At one time more than a dozen official investigations, in addition to one by the newly activist Suffolk Legislature, tried to detect the scams behind the project. A bipartisan "Gang of Three" - Legis. Anthony Noto (R-Babylon), Michael Grant (R-Brentwood) and Martin Feldman (D-Dix Hills) - regularly and dramatically revealed various sins of the project: watered-down concrete in sewer pipes, a rigged bid for lab equipment, an audit sanitized to remove any suggestion of kickbacks. It was then that the first suggestion was made to abolish the county legislature and return Suffolk to the tranquility of a county board of supervisors.

The legislature's inquiries helped establish Suffolk's tradition of two-party government and led to passage of several local reforms, including laws protecting government whistle-blowers, requiring legislative permission to employ relatives of top county officials and mandating that top officials disclose their sources of outside income.

The scandal also had a huge impact on many political careers. For years, the most significant division in Suffolk politics was not party affiliation, but whether lawmakers came from inside or outside the sewer district.

"We're having a civil war here in Suffolk County," Assemb. John Flanagan (R-Huntington) said during a 1984 debate on state legislation to bail out the district. "This is brother against brother. Party lines have disappeared." The issue created such deep animosity that there is no bronze plaque on the treatment plant listing the officials responsible for the facility because no one wanted his name listed.

The bitterest fight was waged when Islip Supervisor Peter F. Cohalan challenged incumbent County Executive John V.N. Klein of Smithtown, a popular official whose promising career was tarnished by his steadfast championing of the project. At the county Republican convention in June, 1979, Cohalan's supporters tried to wrest from Klein the party's designation for county executive.

The convention atmosphere at GOP headquarters in Blue Point grew so tense that two committeemen almost slugged each other and the band belted out "God Bless America" until the two sat down. Cohalan went on to beat Klein in the Republican primary, an almost inconceivable development in local politics, and then beat Feldman in the general election.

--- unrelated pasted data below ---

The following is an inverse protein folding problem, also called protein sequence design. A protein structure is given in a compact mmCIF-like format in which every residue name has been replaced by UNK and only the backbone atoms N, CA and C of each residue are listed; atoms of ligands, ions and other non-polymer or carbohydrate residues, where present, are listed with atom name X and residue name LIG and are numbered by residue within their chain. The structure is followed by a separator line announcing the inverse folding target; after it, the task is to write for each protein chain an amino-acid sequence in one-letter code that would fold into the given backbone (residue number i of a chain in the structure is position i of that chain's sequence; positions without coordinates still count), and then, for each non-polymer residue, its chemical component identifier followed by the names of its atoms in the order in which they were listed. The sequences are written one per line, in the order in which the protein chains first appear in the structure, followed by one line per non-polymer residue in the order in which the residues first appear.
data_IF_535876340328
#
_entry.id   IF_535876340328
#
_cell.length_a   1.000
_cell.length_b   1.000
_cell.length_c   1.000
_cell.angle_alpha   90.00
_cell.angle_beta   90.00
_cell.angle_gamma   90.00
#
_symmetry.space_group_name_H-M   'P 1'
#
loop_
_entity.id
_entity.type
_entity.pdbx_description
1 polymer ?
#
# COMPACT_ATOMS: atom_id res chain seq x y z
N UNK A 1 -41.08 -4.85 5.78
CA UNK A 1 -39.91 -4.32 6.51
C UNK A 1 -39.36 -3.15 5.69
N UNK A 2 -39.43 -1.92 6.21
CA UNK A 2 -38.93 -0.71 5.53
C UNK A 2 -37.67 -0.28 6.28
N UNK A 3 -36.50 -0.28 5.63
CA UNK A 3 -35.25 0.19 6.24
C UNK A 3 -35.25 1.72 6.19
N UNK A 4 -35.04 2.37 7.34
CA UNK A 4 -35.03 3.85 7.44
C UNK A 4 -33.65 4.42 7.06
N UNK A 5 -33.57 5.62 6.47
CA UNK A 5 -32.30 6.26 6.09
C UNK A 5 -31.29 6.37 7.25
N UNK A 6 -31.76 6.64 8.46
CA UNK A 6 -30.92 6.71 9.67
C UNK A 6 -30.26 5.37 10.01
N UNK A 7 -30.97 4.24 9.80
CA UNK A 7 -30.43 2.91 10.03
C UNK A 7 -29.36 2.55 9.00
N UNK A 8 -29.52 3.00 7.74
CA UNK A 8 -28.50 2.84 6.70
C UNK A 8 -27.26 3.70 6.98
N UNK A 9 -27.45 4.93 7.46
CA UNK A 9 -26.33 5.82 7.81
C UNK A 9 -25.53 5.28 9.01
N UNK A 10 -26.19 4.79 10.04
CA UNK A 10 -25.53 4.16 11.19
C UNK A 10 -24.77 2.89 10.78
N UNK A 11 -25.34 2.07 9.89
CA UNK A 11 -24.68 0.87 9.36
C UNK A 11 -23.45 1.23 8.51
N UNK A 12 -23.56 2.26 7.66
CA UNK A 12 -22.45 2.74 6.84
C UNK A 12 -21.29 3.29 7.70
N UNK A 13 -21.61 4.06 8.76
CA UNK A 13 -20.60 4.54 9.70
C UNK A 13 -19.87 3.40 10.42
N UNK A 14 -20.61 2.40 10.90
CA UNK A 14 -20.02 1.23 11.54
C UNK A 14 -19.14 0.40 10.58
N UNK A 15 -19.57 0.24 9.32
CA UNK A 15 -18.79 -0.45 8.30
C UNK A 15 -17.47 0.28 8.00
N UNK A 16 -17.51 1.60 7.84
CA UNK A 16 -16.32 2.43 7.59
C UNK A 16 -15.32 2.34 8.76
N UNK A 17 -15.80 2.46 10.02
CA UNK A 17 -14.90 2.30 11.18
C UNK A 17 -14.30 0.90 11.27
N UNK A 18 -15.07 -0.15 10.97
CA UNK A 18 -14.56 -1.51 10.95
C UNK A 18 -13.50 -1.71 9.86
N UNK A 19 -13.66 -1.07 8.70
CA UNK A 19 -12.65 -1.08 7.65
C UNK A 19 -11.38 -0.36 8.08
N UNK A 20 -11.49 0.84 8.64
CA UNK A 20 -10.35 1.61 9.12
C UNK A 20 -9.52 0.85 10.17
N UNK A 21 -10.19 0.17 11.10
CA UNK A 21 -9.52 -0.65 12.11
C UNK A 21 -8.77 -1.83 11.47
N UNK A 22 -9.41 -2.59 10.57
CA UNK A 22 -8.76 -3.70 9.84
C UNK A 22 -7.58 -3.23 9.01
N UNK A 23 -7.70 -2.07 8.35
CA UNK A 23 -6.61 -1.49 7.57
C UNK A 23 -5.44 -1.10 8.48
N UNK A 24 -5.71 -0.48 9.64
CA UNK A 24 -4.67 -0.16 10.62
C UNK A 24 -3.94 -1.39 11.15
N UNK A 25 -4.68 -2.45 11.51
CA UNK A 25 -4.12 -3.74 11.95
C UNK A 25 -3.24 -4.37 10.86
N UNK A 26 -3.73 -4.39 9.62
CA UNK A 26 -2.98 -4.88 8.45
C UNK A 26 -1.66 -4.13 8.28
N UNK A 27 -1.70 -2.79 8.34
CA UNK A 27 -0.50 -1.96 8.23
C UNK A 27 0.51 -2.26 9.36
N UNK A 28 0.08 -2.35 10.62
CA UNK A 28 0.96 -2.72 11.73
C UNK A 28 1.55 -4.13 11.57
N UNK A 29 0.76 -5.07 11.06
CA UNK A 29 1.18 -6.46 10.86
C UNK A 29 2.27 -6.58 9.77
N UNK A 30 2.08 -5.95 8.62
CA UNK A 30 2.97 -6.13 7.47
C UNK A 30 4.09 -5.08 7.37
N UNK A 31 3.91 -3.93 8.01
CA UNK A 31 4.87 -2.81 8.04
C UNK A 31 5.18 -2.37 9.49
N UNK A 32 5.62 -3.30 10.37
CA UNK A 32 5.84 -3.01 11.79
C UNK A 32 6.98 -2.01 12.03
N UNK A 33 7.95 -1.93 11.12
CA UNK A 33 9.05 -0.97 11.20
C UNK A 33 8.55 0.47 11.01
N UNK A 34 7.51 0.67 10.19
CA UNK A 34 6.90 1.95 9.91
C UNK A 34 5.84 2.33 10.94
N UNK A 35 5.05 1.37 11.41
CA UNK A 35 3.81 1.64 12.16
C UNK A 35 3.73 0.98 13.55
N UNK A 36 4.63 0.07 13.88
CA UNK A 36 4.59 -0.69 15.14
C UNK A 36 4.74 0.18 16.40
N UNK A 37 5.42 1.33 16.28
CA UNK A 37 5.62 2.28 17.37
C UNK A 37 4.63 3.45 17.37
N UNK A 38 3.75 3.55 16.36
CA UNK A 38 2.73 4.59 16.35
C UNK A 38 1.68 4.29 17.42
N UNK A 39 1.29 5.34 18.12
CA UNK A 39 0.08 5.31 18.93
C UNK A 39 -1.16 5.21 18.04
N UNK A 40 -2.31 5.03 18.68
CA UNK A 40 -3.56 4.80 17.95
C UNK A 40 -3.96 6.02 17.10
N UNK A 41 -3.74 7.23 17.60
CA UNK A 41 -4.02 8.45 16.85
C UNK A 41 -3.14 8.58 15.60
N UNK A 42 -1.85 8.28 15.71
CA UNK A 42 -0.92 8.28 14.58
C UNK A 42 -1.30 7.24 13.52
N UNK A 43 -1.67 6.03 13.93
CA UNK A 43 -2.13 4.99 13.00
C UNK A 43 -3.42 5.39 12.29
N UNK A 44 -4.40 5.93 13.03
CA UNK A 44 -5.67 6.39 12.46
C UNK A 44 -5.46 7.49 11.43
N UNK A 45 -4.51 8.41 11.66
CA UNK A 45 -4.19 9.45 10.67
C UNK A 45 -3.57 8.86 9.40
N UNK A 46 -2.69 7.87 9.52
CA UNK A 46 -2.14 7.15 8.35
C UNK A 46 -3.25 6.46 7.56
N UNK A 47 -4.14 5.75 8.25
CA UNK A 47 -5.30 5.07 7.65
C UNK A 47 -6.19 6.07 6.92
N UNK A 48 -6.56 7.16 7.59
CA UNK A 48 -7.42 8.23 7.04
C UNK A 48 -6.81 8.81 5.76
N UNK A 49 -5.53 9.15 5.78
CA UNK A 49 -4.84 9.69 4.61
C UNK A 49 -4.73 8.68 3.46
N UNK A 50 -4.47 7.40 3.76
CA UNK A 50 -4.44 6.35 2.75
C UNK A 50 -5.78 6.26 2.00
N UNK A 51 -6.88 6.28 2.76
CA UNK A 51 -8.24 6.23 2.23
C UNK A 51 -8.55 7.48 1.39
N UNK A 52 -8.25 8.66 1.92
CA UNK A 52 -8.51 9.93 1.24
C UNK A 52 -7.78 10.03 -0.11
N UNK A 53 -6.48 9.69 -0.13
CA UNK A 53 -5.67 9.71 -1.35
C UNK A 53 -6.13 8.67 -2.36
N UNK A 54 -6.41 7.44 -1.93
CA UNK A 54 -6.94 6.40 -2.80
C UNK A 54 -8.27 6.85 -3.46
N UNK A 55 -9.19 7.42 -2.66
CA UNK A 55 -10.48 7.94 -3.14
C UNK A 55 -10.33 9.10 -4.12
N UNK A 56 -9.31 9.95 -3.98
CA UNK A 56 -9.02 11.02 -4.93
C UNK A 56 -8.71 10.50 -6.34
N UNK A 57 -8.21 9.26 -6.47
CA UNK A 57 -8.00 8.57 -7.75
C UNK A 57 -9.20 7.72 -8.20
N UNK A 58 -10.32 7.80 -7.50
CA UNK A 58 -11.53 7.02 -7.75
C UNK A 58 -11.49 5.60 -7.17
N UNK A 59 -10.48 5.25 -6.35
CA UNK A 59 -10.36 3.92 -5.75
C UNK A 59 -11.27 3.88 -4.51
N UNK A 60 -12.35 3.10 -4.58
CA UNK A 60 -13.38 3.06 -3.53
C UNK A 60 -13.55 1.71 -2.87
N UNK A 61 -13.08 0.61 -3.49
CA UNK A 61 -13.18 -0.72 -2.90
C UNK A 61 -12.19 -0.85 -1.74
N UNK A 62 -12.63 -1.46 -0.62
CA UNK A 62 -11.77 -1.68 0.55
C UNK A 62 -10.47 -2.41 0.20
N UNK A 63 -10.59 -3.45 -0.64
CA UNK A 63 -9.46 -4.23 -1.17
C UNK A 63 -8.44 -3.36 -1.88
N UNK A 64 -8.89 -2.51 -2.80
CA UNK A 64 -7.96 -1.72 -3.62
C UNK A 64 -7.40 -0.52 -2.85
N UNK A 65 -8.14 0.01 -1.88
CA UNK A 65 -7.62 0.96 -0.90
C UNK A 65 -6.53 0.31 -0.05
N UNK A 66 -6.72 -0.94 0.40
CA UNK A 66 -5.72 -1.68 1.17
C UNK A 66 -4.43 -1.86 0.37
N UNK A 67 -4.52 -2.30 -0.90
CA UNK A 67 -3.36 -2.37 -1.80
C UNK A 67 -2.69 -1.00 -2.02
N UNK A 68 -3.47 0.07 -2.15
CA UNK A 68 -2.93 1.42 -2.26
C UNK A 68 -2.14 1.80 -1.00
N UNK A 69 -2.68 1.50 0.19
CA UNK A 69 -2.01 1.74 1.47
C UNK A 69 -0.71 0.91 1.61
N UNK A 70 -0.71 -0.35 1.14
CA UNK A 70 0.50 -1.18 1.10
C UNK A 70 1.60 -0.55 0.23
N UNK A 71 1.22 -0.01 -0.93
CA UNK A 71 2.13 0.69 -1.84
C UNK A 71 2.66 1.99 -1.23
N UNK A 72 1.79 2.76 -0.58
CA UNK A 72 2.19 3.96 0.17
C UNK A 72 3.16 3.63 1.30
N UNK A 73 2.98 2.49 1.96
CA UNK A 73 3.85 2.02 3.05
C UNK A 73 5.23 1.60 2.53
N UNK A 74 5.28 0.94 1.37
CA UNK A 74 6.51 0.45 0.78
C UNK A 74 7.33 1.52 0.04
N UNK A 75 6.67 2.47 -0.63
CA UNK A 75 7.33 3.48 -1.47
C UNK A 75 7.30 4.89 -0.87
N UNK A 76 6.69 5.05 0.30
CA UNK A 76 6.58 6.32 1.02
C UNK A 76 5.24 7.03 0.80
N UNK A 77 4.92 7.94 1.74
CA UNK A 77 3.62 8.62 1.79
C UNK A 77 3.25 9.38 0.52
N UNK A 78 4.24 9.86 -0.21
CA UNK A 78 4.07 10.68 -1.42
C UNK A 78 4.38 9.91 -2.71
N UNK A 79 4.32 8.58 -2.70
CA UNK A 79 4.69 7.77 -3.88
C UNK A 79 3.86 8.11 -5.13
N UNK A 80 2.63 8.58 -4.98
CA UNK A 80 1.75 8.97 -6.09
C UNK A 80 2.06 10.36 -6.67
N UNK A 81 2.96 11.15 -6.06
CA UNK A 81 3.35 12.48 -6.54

But the most dramatic moment in the long saga came in June, 1979, when a Suffolk grand jury indicted John Flynn, the county official directly in charge of the project, for lying about the project to a Suffolk grand jury. Within hours of being charged, Flynn told an assistant district attorney he would tell all, adding, "I'm fed up with covering up for everyone else." But before he revealed the project's secrets, he was stabbed to death in the back with a fishing knife by Sue Thurber Quinn, his lover and former employee. Quinn eventually told authorities she killed Flynn because he had cheated on her, not because of the sewer district scandal. She pleaded guilty to manslaughter and was sentenced to five to 15 years in prison.

These days, the treatment process works smoothly and residents no longer have to worry that their cesspools will overflow. Many businesses outside the original boundaries in Babylon and Islip have eagerly petitioned their way into the district, a move supporters see as a tribute to the value of sewering. At present, the district has 63,000 connections.

"The plant has become a good neighbor . . . and we're proud of it," said Suffolk Public Works Commissioner Charles Bartha, who joined county government 26 years ago as a Southwest Sewer District worker.

But the financial problems continue. For almost 20 years, numerous refinancing schemes and bailouts have been used to keep the project solvent. And another crisis is brewing: County budget director Kenneth Weiss said the district faces a $12-million to $14-million deficit next year unless the county devises yet another financial solution.